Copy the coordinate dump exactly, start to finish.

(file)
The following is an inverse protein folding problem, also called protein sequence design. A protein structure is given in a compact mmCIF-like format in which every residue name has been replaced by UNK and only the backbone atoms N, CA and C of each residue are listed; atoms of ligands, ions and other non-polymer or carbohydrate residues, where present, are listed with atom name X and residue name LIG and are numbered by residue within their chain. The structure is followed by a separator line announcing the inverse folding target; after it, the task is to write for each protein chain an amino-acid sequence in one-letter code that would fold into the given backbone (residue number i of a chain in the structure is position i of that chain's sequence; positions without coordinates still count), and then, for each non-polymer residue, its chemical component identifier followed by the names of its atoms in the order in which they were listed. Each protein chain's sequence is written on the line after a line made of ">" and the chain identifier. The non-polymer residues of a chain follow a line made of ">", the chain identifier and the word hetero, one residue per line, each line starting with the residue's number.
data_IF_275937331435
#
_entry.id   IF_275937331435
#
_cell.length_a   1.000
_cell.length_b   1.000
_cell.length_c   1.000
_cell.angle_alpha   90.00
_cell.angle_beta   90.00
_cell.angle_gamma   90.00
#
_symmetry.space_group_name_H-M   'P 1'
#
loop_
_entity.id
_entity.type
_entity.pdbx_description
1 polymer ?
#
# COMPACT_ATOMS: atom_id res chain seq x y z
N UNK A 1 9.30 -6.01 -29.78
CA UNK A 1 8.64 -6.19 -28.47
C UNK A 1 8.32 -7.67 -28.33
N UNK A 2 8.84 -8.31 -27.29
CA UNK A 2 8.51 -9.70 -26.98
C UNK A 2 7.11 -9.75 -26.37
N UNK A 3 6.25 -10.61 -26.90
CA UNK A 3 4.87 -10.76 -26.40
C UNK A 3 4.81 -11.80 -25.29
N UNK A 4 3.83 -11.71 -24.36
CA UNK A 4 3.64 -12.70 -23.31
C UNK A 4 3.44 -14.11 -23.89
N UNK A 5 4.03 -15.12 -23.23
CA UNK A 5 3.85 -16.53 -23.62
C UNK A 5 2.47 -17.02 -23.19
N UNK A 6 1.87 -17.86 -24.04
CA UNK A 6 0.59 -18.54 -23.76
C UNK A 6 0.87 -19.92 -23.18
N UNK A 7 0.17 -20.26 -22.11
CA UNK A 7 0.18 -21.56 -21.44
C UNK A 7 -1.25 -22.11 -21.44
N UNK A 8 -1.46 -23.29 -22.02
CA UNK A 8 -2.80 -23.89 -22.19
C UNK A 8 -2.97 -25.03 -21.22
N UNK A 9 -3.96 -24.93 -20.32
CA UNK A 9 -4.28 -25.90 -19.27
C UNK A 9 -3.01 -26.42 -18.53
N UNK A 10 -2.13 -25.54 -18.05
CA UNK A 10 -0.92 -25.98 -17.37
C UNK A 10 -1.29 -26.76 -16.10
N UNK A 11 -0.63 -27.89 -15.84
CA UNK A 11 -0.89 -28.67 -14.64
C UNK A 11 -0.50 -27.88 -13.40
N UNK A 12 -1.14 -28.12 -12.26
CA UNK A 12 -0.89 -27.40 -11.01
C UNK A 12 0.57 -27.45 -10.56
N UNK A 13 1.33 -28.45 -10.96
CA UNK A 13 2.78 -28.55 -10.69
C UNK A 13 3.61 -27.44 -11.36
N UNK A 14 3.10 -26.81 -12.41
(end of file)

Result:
The following is an inverse protein folding problem, also called protein sequence design. A protein structure is given in a compact mmCIF-like format in which every residue name has been replaced by UNK and only the backbone atoms N, CA and C of each residue are listed; atoms of ligands, ions and other non-polymer or carbohydrate residues, where present, are listed with atom name X and residue name LIG and are numbered by residue within their chain. The structure is followed by a separator line announcing the inverse folding target; after it, the task is to write for each protein chain an amino-acid sequence in one-letter code that would fold into the given backbone (residue number i of a chain in the structure is position i of that chain's sequence; positions without coordinates still count), and then, for each non-polymer residue, its chemical component identifier followed by the names of its atoms in the order in which they were listed. Each protein chain's sequence is written on the line after a line made of ">" and the chain identifier. The non-polymer residues of a chain follow a line made of ">", the chain identifier and the word hetero, one residue per line, each line starting with the residue's number.
data_IF_275937331435
#
_entry.id   IF_275937331435
#
_cell.length_a   1.000
_cell.length_b   1.000
_cell.length_c   1.000
_cell.angle_alpha   90.00
_cell.angle_beta   90.00
_cell.angle_gamma   90.00
#
_symmetry.space_group_name_H-M   'P 1'
#
loop_
_entity.id
_entity.type
_entity.pdbx_description
1 polymer ?
#
# COMPACT_ATOMS: atom_id res chain seq x y z
N UNK A 1 9.30 -6.01 -29.78
CA UNK A 1 8.64 -6.19 -28.47
C UNK A 1 8.32 -7.67 -28.33
N UNK A 2 8.84 -8.31 -27.29
CA UNK A 2 8.51 -9.70 -26.98
C UNK A 2 7.11 -9.75 -26.37
N UNK A 3 6.25 -10.61 -26.90
CA UNK A 3 4.87 -10.76 -26.40
C UNK A 3 4.81 -11.80 -25.29
N UNK A 4 3.83 -11.71 -24.36
CA UNK A 4 3.64 -12.70 -23.31
C UNK A 4 3.44 -14.11 -23.89
N UNK A 5 4.03 -15.12 -23.23
CA UNK A 5 3.85 -16.53 -23.62
C UNK A 5 2.47 -17.02 -23.19
N UNK A 6 1.87 -17.86 -24.04
CA UNK A 6 0.59 -18.54 -23.76
C UNK A 6 0.87 -19.92 -23.18
N UNK A 7 0.17 -20.26 -22.11
CA UNK A 7 0.18 -21.56 -21.44
C UNK A 7 -1.25 -22.11 -21.44
N UNK A 8 -1.46 -23.29 -22.02
CA UNK A 8 -2.80 -23.89 -22.19
C UNK A 8 -2.97 -25.03 -21.22
N UNK A 9 -3.96 -24.93 -20.32
CA UNK A 9 -4.28 -25.90 -19.27
C UNK A 9 -3.01 -26.42 -18.53
N UNK A 10 -2.13 -25.54 -18.05
CA UNK A 10 -0.92 -25.98 -17.37
C UNK A 10 -1.29 -26.76 -16.10
N UNK A 11 -0.63 -27.89 -15.84
CA UNK A 11 -0.89 -28.67 -14.64
C UNK A 11 -0.50 -27.88 -13.40
N UNK A 12 -1.14 -28.12 -12.26
CA UNK A 12 -0.89 -27.40 -11.01
C UNK A 12 0.57 -27.45 -10.56
N UNK A 13 1.33 -28.45 -10.96
CA UNK A 13 2.78 -28.55 -10.69
C UNK A 13 3.61 -27.44 -11.36
N UNK A 14 3.10 -26.81 -12.41